During a recent rigorous test drive of DaimlerChrysler’s 2005 Dodge Magnum and Chrysler 300, worries over rear-wheel-drive performance were put to rest for many fleet managers. In fact, many on hand said the vehicles out-performed their front-wheel-drive competitors.

This past Feb. 16-18, more than 50 of DaimlerChrysler’s largest fleet customers test drove the Magnum and 300 in winter conditions on an engineering test track in Houghton, Mich.

DaimlerChrysler rents, for exclusive use, the Keeweenaw Research Center for 10 weeks out of the year (January through mid-March). DaimlerChrysler and its suppliers utilize this facility to perform dynamic snow and ice system testing on its products. Suppliers use the facilities to test items such as tires and brakes.

“As you might expect, the concern about rear-wheel-drive technology existed right here within Chrysler Group Fleet Operations starting from the time the decision was made to replace the Intrepid with rear-wheel-drive technology,” said Bick Pratt, business development director, DaimlerChrysler Fleet Operations.

“A year ago our senior executives went north to the upper peninsula of Michigan to test the prototypes. They came back convinced that the product did the job.”

Chrysler Group Fleet Operations decided early on to take the same approach with key accounts. “Because of the remote location and test facilities, we couldn’t invite everybody, but we could get the right people to test the units,” said Pratt.

“We had many concerns: snowed out, snowed in, the Best Western instead of Palm Springs, skeptical customers, and so on,” he said. “It was nerve racking right up to the point of the debrief from the first group. For the balance of the trip, it was relief, satisfaction, and excitement. The skeptics were not just converted; all were convinced and most became zealots.”

Event attendees drove several tracks with DaimlerChrysler’s products, as well as competitor vehicles. The test tracks included: Circles and Handling Track, and Ice Pad and Grades.

Rear-Wheel-Drive Vehicles Use Industry-Leading Technology

The Magnum and 300, which replace the LH series — the Intrepid, Concorde, and 300M — are built on Chrysler Group’s all-new rear-wheel-drive platform that uses rear-wheel-drive systems and technology developed by DaimlerChrysler AG. The standard engine is a 2.7L V-6. The two optional engines are the 3.5L V-6 and the 5.7L V-8 Hemi.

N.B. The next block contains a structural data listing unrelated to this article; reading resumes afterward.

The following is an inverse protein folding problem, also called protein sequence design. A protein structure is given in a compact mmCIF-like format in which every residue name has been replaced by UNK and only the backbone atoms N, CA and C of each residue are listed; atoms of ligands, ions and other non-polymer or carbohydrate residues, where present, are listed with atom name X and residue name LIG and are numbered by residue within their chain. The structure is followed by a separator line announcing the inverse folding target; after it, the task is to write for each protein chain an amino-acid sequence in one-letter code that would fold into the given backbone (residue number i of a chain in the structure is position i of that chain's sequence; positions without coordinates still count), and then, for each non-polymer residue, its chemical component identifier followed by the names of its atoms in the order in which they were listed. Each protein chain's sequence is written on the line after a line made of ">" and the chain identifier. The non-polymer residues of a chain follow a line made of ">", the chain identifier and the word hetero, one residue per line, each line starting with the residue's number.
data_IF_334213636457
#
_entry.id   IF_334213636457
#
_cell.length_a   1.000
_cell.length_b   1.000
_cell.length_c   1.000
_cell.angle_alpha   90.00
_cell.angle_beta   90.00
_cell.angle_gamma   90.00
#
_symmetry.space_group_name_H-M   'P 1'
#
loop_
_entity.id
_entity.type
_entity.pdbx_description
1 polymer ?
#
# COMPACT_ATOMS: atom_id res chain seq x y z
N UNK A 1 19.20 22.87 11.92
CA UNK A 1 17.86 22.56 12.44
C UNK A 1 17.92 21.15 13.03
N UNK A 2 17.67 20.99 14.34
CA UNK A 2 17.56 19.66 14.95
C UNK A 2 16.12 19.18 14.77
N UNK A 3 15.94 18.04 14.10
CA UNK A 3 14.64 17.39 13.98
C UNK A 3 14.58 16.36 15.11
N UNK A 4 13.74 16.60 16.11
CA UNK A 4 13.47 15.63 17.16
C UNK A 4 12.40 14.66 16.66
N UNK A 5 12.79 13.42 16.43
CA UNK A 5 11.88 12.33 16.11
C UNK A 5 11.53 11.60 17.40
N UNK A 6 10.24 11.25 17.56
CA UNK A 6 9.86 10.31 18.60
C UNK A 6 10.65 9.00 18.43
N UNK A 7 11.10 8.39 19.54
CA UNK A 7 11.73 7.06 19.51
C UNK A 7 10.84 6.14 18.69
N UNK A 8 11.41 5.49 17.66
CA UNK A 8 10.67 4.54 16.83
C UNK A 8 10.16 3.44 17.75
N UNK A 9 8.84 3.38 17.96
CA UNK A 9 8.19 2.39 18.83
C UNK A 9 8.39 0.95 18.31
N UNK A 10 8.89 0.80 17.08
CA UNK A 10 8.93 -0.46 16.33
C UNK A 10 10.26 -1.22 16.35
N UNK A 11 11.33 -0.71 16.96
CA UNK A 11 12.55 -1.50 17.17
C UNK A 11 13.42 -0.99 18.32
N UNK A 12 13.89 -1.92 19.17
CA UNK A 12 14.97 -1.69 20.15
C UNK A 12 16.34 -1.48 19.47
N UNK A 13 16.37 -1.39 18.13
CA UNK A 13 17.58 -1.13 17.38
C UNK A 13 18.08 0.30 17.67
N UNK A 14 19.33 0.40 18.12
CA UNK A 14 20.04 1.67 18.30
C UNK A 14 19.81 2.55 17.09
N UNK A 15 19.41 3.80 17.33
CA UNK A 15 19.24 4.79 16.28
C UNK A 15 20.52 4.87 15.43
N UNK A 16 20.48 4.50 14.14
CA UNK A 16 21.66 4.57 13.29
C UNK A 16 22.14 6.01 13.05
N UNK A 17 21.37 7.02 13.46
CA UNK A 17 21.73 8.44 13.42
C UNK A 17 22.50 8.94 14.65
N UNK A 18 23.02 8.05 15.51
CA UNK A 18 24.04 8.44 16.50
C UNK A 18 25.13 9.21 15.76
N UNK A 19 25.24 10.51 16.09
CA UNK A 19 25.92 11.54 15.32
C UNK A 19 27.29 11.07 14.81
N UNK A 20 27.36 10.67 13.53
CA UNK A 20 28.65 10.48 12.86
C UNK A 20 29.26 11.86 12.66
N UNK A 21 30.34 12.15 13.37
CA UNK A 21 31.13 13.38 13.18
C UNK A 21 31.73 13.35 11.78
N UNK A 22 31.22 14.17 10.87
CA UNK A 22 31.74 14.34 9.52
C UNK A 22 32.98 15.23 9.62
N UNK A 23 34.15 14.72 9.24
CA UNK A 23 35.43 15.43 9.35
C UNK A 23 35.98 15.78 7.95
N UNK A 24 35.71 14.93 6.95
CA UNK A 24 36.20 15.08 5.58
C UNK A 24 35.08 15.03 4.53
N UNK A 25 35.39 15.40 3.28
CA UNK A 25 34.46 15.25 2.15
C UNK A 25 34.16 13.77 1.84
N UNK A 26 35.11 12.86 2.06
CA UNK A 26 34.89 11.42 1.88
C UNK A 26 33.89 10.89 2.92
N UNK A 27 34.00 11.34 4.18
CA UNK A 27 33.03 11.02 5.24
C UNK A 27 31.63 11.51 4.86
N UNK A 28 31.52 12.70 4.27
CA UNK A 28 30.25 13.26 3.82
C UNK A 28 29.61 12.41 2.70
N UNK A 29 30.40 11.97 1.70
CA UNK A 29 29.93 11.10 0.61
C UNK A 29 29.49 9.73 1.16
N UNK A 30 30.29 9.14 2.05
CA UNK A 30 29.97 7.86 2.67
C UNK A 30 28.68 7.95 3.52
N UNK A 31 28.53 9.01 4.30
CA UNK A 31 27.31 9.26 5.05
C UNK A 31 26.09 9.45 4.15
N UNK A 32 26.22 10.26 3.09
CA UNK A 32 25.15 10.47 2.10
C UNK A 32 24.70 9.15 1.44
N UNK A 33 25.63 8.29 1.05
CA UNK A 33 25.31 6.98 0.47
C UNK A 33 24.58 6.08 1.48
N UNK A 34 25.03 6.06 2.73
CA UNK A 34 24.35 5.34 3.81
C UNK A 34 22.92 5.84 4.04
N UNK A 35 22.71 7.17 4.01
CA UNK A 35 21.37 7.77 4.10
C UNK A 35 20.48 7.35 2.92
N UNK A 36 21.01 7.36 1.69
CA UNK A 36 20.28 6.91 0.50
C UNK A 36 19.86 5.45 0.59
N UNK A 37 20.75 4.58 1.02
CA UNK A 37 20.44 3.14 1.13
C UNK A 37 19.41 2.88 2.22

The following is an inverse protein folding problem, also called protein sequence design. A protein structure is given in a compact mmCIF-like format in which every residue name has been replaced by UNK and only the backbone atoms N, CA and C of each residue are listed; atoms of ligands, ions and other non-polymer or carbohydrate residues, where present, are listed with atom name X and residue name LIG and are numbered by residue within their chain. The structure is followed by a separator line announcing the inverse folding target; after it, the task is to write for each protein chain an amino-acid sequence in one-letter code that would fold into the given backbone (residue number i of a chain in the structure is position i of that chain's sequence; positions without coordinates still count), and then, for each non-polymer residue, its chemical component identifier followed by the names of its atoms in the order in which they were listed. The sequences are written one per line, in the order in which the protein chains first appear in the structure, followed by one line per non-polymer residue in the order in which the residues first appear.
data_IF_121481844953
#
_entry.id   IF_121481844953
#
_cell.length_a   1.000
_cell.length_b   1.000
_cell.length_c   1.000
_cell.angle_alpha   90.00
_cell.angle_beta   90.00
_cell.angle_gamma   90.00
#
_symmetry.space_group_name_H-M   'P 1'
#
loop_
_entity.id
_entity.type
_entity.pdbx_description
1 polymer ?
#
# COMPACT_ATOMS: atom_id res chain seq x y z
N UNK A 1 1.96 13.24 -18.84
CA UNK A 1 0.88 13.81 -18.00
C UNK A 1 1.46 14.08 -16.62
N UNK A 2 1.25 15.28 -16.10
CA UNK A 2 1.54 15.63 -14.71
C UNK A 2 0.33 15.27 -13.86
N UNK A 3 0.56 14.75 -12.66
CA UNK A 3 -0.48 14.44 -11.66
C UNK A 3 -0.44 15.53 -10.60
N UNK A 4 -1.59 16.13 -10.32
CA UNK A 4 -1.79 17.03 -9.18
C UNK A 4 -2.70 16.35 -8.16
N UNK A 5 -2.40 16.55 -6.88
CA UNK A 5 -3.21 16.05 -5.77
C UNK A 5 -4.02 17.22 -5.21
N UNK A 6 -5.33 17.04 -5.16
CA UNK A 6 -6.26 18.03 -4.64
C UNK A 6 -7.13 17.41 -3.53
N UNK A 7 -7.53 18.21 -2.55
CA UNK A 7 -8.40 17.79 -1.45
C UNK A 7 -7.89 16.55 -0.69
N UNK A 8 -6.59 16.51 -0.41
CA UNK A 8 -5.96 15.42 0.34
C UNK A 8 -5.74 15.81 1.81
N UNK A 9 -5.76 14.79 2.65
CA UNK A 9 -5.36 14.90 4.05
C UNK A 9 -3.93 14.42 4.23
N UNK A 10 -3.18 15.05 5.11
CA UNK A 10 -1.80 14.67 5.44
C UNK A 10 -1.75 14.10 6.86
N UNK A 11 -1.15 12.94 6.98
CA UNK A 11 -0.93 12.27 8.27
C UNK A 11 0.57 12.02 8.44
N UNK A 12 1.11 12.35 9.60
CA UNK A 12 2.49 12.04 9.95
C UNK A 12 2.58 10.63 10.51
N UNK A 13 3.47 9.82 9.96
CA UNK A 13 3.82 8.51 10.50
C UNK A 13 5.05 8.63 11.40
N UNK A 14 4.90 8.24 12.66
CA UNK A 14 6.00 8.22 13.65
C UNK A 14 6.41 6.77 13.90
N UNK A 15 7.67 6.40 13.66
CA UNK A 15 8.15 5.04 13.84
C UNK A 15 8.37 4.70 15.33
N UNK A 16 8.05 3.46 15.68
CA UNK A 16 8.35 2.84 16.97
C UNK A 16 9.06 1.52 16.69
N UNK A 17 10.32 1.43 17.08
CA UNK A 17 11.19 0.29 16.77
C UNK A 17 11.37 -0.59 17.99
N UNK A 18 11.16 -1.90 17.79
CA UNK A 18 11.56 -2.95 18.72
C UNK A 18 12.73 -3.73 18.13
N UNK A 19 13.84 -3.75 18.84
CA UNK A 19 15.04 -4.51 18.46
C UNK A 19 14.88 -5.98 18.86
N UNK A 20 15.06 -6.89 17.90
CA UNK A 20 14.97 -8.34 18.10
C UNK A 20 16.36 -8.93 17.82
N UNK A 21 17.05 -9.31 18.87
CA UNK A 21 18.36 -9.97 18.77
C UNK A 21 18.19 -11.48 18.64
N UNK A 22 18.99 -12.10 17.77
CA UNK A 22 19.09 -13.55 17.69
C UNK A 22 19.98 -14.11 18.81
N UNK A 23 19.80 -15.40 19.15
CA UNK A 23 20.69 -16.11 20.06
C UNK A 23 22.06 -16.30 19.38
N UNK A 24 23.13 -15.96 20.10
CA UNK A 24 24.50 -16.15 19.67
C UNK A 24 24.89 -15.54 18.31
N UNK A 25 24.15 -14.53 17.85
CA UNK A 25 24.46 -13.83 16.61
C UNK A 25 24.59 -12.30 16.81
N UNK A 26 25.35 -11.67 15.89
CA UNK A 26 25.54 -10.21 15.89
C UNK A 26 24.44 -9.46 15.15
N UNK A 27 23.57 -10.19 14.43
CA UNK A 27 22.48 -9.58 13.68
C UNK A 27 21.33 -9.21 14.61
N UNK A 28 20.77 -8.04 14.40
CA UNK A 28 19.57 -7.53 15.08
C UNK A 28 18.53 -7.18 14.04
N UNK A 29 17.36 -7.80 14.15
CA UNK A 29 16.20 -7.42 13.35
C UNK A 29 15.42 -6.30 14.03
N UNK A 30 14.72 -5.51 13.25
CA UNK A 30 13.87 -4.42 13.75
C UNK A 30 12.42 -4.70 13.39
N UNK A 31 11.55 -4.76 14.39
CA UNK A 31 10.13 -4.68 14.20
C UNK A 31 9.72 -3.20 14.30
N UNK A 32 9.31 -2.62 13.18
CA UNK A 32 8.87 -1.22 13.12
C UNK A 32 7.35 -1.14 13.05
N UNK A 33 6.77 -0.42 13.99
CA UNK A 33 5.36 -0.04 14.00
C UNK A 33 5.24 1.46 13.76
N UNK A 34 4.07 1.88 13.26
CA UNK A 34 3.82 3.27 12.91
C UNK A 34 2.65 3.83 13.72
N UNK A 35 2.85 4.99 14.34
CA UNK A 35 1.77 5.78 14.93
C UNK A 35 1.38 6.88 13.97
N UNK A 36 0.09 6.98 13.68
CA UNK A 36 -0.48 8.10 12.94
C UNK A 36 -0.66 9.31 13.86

“The key benefit of rear-wheel drive for commercial fleets is safety, which is provided by improved drive, stability, and handling,” said Pratt. “This is not traditional rear-wheel-drive technology. It includes ABS, traction control, and an Electronic Stability Program (ESP) system.”

In addition to offering competitive fleet incentives for both vehicles, DaimlerChrysler Fleet Operations will offer a safety convenience package on base Dodge Magnum and Chrysler 300 models. This package includes ESP, ABS brakes, All-Speed Traction Control, and power driver seat, for less than the price of ABS alone.

The Electronic Stability Program helps the driver maintain directional stability on dry pavement, rain, snow, or ice. The All-Speed Traction Control system helps prevent wheel slip when accelerating on slippery surfaces.

In addition to ABS, the vehicles also include Brake Assist, which electronically notifies the active brake booster of the need for increased brake output, helping provide shorter stopping distances in emergencies.

The switch to rear-wheel drive also created an opportunity to engineer the 300 and Magnum with a longer wheelbase for a safer and more balanced ride. The wider track also provides better stability and handling and traction control.

Fleet Managers Test Drive Magnum/300 in Severe Conditions
Before the Houghton test drive, Jim Anselmi, director of fleet & travel for Lorillard Tobacco in Greensboro, N.C., was skeptical about the new rear-wheel-drive vehicles, having used front-wheel-drive vehicles for many years.

“My most memorable experience was doing a couple of major 360s in a front-wheel-drive vehicle after over-steering in the lane-change course,” said Anselmi. “I ended up so deep in a snow bank that I needed to be towed out. I tried to duplicate my previous lane change maneuver while driving the 300. At first, I thought I was again headed for my favorite snow bank. But before it started to spin out, the 300 regained stability, and I proceeded straight to the next turn. I’m a true believer that technology may have resurrected rear-wheel drive.”